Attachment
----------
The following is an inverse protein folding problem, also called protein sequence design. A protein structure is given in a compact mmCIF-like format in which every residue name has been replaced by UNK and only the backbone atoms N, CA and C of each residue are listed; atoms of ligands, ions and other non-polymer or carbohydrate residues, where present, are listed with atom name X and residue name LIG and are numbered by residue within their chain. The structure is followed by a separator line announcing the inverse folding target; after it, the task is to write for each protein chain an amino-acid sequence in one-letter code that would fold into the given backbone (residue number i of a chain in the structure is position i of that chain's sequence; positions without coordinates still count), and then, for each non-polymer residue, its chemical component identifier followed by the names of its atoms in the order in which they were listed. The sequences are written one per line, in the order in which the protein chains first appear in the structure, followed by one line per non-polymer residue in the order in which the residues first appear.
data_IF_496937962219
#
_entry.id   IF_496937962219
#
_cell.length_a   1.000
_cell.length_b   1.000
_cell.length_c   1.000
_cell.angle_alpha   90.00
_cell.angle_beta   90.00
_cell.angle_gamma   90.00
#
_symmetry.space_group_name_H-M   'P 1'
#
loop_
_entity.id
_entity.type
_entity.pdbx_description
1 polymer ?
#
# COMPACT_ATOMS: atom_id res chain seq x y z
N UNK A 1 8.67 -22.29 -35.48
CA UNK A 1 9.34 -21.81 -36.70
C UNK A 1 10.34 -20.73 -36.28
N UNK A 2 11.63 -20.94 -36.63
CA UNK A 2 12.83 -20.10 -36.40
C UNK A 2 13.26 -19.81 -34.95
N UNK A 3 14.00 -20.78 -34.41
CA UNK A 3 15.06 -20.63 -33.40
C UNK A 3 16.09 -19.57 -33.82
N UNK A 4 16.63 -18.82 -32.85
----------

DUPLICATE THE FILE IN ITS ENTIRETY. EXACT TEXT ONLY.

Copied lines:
The following is an inverse protein folding problem, also called protein sequence design. A protein structure is given in a compact mmCIF-like format in which every residue name has been replaced by UNK and only the backbone atoms N, CA and C of each residue are listed; atoms of ligands, ions and other non-polymer or carbohydrate residues, where present, are listed with atom name X and residue name LIG and are numbered by residue within their chain. The structure is followed by a separator line announcing the inverse folding target; after it, the task is to write for each protein chain an amino-acid sequence in one-letter code that would fold into the given backbone (residue number i of a chain in the structure is position i of that chain's sequence; positions without coordinates still count), and then, for each non-polymer residue, its chemical component identifier followed by the names of its atoms in the order in which they were listed. The sequences are written one per line, in the order in which the protein chains first appear in the structure, followed by one line per non-polymer residue in the order in which the residues first appear.
data_IF_496937962219
#
_entry.id   IF_496937962219
#
_cell.length_a   1.000
_cell.length_b   1.000
_cell.length_c   1.000
_cell.angle_alpha   90.00
_cell.angle_beta   90.00
_cell.angle_gamma   90.00
#
_symmetry.space_group_name_H-M   'P 1'
#
loop_
_entity.id
_entity.type
_entity.pdbx_description
1 polymer ?
#
# COMPACT_ATOMS: atom_id res chain seq x y z
N UNK A 1 8.67 -22.29 -35.48
CA UNK A 1 9.34 -21.81 -36.70
C UNK A 1 10.34 -20.73 -36.28
N UNK A 2 11.63 -20.94 -36.63
CA UNK A 2 12.83 -20.10 -36.40
C UNK A 2 13.26 -19.81 -34.95
N UNK A 3 14.00 -20.78 -34.41
CA UNK A 3 15.06 -20.63 -33.40
C UNK A 3 16.09 -19.57 -33.82
N UNK A 4 16.63 -18.82 -32.85